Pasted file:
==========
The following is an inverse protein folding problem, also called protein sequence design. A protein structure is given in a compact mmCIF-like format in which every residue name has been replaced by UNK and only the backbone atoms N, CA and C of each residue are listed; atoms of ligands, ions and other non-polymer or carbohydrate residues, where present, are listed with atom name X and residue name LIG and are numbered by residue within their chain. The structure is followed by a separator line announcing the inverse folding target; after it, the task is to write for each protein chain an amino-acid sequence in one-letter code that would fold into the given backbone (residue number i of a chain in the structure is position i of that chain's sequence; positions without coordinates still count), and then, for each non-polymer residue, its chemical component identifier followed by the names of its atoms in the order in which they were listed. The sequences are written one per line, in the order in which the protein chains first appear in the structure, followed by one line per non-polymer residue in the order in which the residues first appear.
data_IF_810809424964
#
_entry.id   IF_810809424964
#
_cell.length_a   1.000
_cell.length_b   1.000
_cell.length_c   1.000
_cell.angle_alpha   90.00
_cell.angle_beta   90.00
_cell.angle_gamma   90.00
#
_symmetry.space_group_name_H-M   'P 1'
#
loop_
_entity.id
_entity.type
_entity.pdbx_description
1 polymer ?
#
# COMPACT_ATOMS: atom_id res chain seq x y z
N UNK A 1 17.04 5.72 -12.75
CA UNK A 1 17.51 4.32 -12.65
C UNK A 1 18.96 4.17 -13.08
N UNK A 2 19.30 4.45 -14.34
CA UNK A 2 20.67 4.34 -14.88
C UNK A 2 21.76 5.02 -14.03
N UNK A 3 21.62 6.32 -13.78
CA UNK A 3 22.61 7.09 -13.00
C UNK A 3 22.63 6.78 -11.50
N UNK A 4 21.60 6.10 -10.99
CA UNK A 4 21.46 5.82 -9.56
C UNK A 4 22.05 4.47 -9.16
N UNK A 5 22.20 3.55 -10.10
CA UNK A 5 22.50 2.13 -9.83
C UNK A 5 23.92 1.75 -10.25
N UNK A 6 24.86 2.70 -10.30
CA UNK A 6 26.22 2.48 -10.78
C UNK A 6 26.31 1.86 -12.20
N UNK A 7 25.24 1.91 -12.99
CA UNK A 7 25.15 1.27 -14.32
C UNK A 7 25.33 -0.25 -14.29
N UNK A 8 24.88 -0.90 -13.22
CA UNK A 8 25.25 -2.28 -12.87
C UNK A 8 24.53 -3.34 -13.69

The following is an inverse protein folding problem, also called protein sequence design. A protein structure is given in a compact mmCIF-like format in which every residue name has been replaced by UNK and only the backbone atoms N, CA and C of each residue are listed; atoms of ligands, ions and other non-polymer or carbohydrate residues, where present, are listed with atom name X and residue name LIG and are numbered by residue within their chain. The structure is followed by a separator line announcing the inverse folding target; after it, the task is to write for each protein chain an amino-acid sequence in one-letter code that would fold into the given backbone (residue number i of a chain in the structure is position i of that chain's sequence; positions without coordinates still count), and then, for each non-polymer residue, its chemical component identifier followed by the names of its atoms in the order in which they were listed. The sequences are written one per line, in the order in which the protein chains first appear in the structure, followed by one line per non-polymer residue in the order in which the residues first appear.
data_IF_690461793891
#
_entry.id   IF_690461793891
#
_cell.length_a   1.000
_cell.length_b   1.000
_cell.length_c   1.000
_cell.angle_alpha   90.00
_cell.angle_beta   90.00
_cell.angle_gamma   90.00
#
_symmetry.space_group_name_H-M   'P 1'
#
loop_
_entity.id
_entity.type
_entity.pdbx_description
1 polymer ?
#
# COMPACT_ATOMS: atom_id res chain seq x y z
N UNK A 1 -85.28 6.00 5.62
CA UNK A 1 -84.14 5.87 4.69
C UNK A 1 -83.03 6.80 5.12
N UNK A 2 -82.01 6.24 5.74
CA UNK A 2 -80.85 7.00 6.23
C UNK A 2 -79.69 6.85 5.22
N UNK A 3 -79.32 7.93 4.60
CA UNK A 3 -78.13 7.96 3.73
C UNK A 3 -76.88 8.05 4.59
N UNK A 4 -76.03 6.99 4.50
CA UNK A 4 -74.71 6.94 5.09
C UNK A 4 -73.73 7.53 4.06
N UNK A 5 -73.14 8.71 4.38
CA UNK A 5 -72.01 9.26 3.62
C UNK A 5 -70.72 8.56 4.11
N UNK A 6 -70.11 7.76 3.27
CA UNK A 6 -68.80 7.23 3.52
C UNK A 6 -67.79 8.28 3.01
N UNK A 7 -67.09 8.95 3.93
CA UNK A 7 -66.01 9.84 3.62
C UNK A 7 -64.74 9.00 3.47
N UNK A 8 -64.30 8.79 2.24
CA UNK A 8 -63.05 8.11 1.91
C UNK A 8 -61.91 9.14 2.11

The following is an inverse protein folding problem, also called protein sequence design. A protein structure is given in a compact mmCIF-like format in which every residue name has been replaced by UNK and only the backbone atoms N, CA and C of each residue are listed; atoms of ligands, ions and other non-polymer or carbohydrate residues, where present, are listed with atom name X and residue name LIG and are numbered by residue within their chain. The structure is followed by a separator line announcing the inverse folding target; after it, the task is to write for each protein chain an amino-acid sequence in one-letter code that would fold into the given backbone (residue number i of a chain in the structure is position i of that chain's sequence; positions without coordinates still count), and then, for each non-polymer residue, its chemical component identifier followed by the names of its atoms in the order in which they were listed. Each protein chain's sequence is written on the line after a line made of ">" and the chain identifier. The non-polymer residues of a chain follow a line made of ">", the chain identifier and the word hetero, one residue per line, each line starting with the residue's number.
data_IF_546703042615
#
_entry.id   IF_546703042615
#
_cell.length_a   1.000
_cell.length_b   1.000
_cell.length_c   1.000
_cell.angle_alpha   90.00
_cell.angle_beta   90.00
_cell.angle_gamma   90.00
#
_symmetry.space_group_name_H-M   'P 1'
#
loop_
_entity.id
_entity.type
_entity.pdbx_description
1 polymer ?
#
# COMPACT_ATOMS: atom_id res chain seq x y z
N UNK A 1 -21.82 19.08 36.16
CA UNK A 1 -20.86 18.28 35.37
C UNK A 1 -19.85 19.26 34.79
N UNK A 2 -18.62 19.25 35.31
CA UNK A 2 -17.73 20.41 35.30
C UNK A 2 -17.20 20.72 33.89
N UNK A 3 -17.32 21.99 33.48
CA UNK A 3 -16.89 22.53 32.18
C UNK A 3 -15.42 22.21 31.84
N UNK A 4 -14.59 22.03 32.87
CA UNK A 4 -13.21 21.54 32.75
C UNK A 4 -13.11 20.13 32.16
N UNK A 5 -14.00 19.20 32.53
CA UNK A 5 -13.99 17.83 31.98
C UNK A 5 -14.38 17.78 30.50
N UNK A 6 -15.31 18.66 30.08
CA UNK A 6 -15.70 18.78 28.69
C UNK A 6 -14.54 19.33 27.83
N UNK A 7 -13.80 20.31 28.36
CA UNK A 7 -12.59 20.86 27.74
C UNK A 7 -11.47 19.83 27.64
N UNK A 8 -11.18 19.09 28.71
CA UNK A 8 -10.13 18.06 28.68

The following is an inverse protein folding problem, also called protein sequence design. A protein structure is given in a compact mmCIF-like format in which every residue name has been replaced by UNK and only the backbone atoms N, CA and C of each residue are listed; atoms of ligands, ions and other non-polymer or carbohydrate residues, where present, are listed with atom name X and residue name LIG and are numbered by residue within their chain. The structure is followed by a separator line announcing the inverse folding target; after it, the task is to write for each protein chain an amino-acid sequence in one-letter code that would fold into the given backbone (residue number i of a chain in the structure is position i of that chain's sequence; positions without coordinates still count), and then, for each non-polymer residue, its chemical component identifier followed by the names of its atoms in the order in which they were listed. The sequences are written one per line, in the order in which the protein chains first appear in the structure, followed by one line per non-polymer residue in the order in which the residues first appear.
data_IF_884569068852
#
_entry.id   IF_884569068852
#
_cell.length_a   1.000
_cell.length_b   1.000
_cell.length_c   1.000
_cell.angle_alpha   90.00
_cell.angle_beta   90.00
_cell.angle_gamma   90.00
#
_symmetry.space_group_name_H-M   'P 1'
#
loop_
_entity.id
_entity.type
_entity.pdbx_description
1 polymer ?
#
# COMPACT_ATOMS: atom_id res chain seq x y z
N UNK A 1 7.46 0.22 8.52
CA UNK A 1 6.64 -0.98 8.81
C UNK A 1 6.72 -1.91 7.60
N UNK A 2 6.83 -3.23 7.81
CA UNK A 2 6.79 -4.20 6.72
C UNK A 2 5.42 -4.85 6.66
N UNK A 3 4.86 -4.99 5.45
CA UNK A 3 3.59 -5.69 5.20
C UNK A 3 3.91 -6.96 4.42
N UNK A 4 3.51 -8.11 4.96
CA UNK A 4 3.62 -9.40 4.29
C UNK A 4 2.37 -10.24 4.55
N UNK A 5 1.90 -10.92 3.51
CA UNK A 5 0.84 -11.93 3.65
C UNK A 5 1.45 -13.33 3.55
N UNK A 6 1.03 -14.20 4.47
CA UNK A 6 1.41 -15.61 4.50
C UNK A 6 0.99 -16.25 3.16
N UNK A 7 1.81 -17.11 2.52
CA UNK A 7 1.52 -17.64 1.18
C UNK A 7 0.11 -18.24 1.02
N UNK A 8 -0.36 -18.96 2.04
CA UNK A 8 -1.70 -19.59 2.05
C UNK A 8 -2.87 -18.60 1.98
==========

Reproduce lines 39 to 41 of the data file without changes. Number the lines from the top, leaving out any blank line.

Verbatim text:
C UNK A 6 26.31 1.86 -12.20
N UNK A 7 25.24 1.91 -12.99
CA UNK A 7 25.15 1.27 -14.32